• Provide environmental accommodations. If your dog has difficulty jumping up on to his favorite places, such as the bed or into the car, you may need to provide ramps. 

You may also put carpets and rugs on slippery floors to help him get his footing.  Place soft padding on hard surfaces and dog beds.  It is a good idea to set up sleeping areas for your pooch that don’t require him to take the stairs.

  • Provide mental stimulation.  You can help maintain your dog’s mental acuity through continued interaction with your pet.  Keeping your dog’s brain active can stave off signs of senility.
  • Monitor your dog between regular vet visits.  In addition to yearly baseline screening tests, it is your job to keep an eye on your pet between vet visits and take note of any changes in his normal behavior, routine, appearance, or activity.

Symptoms to Watch for in your Senior Pet

In senior dogs, any of the following symptoms could indicate an underlying condition that needs to be addressed:

  • Incontinence or frequently asking to go out to urinate
  • Constipation or diarrhea
  • Changes in appetite, water intake, or urination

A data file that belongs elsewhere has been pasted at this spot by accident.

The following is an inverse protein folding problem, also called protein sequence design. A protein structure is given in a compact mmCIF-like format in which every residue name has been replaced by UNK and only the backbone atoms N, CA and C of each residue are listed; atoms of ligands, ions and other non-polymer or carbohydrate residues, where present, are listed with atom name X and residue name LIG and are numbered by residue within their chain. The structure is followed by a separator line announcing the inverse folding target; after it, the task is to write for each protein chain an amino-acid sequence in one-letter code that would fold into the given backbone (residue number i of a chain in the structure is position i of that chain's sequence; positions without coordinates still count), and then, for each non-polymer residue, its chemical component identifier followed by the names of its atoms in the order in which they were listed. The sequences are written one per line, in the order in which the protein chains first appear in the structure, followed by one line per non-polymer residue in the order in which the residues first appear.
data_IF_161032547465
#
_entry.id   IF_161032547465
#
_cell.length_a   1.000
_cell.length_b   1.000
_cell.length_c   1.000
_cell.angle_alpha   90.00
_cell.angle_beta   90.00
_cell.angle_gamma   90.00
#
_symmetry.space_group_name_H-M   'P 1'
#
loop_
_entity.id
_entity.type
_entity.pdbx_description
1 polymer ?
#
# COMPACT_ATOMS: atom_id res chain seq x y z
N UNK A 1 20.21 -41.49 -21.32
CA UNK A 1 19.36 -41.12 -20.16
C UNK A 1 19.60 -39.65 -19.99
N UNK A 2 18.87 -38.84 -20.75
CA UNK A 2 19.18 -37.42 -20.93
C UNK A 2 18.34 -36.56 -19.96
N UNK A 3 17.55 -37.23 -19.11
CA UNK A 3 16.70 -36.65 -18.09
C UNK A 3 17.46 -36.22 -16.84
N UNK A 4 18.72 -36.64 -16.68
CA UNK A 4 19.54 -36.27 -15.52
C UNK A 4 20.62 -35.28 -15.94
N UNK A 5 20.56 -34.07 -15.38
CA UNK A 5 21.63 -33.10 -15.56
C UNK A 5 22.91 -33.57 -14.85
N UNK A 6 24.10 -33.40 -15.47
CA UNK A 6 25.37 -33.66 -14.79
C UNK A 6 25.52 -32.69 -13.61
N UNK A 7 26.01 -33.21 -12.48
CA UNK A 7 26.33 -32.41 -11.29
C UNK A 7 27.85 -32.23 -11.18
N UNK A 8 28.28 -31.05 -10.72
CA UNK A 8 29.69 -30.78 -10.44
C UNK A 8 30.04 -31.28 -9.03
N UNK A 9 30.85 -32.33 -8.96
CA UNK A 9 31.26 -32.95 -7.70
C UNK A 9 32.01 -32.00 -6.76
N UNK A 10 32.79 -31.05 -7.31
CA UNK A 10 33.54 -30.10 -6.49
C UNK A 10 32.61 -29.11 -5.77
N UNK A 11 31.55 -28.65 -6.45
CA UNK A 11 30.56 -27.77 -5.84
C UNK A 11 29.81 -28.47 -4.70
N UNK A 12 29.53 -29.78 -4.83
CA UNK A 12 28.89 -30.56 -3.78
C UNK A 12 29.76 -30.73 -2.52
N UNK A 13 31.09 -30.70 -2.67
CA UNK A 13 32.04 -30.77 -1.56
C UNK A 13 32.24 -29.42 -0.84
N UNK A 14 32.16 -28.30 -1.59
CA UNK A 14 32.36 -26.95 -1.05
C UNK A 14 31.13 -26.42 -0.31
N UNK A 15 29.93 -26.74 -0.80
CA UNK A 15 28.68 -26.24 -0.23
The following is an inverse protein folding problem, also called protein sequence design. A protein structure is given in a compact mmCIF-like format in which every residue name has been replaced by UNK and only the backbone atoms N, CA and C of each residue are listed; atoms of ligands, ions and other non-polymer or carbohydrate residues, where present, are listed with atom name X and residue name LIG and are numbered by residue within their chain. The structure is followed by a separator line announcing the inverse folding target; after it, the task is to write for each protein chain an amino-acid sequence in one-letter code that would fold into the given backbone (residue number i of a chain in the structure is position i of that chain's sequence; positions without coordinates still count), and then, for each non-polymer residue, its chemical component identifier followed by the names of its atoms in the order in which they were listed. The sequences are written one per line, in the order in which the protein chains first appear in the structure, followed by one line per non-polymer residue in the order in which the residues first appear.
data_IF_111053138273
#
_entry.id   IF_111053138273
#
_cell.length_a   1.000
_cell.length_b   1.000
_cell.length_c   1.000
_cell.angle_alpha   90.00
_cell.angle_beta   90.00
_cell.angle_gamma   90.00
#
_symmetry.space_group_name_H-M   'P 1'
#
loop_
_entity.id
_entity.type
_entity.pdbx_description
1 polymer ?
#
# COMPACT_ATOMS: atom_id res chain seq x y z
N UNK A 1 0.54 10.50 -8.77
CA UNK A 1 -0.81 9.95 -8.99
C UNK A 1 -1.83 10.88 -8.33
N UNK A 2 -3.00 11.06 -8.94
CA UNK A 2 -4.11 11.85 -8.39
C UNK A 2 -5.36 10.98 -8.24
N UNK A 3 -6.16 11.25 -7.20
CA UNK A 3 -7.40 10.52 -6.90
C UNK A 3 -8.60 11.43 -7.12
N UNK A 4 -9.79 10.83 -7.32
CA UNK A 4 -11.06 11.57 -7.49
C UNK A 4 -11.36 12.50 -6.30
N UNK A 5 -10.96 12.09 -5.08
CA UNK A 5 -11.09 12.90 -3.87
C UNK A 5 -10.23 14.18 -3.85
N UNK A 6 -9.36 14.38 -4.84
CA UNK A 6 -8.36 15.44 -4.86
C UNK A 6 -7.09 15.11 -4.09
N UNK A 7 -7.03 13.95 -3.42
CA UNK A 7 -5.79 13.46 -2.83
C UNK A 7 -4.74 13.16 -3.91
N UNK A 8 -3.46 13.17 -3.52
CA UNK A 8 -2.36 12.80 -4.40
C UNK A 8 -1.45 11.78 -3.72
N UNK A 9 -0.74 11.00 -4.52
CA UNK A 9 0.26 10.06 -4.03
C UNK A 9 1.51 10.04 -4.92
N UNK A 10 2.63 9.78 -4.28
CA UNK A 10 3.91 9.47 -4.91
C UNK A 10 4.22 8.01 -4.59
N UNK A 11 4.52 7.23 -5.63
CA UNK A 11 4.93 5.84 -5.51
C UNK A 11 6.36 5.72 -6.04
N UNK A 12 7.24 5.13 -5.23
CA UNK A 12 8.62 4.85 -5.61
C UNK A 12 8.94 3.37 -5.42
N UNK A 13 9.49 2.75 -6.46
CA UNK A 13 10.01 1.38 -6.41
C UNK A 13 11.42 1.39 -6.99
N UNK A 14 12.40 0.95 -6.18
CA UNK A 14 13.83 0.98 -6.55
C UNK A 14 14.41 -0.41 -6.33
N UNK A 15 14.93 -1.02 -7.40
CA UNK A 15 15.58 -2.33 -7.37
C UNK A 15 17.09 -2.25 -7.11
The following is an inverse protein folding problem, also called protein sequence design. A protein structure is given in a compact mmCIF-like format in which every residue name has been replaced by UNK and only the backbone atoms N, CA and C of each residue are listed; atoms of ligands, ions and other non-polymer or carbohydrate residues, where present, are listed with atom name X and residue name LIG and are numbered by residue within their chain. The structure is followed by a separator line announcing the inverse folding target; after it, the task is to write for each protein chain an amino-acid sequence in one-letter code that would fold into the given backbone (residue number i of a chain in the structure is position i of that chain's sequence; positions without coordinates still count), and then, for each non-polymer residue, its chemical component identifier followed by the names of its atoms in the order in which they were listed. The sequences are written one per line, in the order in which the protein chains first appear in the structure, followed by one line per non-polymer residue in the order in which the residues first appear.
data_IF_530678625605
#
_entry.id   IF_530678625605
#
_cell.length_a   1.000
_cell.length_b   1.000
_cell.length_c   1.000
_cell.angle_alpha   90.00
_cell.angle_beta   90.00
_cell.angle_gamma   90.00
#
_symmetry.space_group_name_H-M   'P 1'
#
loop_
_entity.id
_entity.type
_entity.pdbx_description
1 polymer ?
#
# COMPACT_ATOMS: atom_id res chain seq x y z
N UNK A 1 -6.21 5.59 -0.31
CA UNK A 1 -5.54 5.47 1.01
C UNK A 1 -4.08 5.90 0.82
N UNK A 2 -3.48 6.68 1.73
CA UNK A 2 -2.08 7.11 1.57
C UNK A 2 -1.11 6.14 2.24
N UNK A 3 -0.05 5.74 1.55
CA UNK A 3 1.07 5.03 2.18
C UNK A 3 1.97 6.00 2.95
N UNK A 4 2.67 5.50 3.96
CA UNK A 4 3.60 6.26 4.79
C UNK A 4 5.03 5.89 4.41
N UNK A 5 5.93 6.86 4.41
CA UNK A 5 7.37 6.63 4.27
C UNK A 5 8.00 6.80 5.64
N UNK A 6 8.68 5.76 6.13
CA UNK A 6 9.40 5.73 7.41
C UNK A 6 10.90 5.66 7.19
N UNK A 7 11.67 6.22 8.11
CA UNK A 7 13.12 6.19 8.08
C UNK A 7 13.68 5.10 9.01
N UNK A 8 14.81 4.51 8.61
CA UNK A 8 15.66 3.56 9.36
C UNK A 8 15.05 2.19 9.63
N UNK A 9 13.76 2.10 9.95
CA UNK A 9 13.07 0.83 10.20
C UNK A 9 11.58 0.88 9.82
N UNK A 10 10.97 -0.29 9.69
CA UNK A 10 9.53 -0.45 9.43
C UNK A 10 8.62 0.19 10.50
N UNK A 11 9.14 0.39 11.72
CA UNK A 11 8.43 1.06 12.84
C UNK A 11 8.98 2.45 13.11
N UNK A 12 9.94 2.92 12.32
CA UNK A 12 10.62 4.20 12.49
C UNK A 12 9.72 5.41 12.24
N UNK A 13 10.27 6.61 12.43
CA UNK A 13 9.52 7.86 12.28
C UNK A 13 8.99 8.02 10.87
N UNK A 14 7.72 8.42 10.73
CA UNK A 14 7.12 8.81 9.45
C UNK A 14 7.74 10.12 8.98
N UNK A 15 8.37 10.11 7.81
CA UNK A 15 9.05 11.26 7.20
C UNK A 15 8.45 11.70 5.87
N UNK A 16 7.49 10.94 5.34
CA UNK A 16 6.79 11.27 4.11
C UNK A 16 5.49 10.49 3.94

• Unexplained increase or decrease in your dog’s weight
  • Weakness
  • Stiffness
  • Limping
  • Sudden behavioral changes such as unusual aggression
  • Shortness of breath and difficulty breathing
  • Coughing
  • Lumps

If you notice any changes in your dog, have him seen by your veterinarian between regular visits.  Early diagnosis of any illness will provide the best chance for treatment.  Having an active dog insurance policy can help with this. 

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Nothing in this article should be construed as financial, legal or veterinary advice. Please consult your own advisors for questions relating to your and your pet’s specific circumstances. 

1 Pet Insurance offered by MetLife Pet Insurance Solutions LLC is underwritten by Independence American Insurance Company (“IAIC”), a Delaware insurance company, headquartered at 485 Madison Avenue, NY, NY 10022, and Metropolitan General Insurance Company (“MetGen”), a Rhode Island insurance company, headquartered at 700 Quaker Lane, Warwick, RI 02886, in those states where MetGen’s policies are available. MetLife Pet Insurance Solutions LLC is the policy administrator authorized by IAIC and MetGen to offer and administer pet insurance policies. MetLife Pet Insurance Solutions LLC was previously known as PetFirst Healthcare, LLC and in some states continues to operate under that name pending approval of its application for a name change. The entity may operate under an alternate, assumed, and/or fictitious name in certain jurisdictions as approved, including MetLife Pet Insurance Services LLC (New York and Minnesota), MetLife Pet Insurance Solutions Agency LLC (Illinois), and such other alternate, assumed, or fictitious names approved by certain jurisdictions.